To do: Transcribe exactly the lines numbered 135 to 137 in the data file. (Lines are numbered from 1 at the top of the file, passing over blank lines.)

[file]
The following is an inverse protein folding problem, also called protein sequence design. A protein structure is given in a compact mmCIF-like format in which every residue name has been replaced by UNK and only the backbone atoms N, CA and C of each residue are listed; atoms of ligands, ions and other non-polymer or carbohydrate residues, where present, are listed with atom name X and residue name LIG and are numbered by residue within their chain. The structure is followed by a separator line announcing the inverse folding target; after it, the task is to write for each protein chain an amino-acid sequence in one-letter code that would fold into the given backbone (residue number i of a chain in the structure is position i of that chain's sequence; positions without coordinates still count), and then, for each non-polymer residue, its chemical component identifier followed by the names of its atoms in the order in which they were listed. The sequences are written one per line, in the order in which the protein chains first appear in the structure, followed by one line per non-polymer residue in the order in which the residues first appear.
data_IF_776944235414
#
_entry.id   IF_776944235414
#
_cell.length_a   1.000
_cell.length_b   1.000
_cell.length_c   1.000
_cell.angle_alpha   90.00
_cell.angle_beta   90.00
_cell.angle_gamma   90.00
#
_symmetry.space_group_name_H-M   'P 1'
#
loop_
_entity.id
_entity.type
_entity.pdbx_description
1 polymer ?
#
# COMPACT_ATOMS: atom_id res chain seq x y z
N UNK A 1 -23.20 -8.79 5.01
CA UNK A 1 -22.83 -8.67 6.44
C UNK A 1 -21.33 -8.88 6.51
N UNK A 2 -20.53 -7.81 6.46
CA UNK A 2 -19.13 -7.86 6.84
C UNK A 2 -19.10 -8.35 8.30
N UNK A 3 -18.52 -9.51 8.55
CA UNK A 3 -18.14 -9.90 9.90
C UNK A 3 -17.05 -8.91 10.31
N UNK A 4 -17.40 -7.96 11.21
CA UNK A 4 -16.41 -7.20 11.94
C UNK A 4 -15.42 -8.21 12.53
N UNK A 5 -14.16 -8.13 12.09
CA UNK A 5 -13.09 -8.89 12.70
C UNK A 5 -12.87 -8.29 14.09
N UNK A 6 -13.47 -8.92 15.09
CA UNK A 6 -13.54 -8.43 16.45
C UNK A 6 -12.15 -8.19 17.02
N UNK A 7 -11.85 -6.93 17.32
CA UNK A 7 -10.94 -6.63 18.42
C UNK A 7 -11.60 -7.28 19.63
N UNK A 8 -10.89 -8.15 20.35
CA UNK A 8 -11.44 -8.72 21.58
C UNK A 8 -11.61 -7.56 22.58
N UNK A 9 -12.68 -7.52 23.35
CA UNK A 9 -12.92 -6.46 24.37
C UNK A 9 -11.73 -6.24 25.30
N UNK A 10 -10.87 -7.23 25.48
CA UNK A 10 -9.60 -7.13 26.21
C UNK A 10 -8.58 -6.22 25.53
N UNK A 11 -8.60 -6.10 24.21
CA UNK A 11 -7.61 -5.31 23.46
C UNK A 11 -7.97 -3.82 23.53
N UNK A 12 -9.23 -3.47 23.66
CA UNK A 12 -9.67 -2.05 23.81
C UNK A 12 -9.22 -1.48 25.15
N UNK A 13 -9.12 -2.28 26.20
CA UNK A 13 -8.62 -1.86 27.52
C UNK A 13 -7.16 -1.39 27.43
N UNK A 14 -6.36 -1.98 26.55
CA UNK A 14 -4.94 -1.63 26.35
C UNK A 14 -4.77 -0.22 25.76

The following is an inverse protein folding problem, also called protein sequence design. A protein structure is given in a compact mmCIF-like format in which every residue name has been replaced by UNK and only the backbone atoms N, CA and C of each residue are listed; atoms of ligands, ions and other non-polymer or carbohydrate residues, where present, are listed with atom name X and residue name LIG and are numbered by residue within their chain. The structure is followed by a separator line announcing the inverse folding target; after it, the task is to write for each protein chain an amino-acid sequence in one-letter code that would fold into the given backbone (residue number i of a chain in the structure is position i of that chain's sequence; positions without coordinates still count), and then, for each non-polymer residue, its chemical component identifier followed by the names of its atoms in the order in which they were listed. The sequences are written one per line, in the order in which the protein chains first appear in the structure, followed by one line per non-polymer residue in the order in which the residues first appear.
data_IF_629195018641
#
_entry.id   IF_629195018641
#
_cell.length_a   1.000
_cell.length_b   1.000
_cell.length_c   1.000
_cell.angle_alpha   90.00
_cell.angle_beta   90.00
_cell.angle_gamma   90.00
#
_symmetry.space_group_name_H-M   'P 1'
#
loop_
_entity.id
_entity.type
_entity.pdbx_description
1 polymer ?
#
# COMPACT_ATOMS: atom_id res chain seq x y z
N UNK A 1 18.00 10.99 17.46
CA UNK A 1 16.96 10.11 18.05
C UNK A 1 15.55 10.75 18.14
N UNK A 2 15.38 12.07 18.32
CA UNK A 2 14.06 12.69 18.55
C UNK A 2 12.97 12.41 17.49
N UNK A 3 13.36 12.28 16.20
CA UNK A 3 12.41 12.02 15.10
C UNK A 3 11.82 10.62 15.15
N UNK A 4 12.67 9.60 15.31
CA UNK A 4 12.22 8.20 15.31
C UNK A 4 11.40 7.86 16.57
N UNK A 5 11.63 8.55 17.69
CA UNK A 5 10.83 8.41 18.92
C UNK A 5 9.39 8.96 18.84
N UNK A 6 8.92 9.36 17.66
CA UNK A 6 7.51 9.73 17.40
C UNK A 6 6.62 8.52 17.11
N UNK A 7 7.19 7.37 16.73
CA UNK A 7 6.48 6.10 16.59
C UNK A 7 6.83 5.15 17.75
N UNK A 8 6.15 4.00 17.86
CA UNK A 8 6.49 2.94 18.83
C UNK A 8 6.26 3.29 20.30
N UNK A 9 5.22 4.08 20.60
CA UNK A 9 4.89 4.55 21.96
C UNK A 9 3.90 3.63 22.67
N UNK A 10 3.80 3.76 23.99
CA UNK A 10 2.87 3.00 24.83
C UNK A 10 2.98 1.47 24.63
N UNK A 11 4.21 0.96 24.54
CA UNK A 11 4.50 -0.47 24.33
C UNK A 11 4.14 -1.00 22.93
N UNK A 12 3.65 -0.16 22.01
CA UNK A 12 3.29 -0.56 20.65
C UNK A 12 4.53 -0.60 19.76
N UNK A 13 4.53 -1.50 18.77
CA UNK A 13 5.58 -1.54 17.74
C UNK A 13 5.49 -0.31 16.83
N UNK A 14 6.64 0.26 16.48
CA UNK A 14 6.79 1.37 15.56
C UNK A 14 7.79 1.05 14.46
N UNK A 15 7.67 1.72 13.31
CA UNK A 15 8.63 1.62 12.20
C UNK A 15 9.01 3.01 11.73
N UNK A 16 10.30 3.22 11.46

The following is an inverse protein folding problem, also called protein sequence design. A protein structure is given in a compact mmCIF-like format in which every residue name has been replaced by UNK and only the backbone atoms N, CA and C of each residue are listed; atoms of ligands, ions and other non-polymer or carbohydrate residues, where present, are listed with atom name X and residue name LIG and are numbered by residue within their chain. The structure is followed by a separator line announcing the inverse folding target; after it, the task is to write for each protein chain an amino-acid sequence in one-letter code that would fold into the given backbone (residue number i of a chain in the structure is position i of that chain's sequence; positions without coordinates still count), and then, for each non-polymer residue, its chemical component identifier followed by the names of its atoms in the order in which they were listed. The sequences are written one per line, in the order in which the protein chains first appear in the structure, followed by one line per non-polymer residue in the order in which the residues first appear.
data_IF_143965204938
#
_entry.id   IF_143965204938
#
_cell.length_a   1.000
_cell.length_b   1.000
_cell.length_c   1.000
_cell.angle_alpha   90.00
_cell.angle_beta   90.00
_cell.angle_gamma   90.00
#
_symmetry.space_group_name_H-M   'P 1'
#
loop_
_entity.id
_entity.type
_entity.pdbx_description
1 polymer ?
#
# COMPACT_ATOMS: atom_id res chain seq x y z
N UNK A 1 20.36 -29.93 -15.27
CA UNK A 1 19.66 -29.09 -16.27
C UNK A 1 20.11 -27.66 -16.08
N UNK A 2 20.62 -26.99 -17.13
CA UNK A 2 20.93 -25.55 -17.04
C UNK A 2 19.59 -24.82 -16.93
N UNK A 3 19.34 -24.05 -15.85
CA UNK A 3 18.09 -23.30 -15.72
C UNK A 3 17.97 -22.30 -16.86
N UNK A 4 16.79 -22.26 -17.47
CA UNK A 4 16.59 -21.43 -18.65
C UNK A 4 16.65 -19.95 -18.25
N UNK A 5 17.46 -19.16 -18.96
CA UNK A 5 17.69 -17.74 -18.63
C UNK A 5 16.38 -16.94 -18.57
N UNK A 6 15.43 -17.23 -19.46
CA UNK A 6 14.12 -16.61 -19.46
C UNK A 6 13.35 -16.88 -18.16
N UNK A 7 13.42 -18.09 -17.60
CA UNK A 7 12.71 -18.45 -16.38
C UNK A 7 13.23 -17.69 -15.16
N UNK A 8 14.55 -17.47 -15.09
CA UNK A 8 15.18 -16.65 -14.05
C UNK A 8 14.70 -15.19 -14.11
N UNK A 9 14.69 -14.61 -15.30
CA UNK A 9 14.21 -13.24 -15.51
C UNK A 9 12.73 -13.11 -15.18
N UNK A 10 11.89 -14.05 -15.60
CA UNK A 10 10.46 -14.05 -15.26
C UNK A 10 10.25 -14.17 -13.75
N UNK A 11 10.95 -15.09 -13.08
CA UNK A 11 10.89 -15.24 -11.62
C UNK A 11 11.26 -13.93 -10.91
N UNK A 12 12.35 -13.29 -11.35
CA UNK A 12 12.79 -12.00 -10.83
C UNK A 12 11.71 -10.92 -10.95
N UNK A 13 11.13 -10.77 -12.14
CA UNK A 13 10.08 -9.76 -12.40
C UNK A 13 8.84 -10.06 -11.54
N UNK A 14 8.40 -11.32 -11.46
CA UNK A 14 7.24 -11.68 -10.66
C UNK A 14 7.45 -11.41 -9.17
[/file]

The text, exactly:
#
_cell.length_a   1.000
_cell.length_b   1.000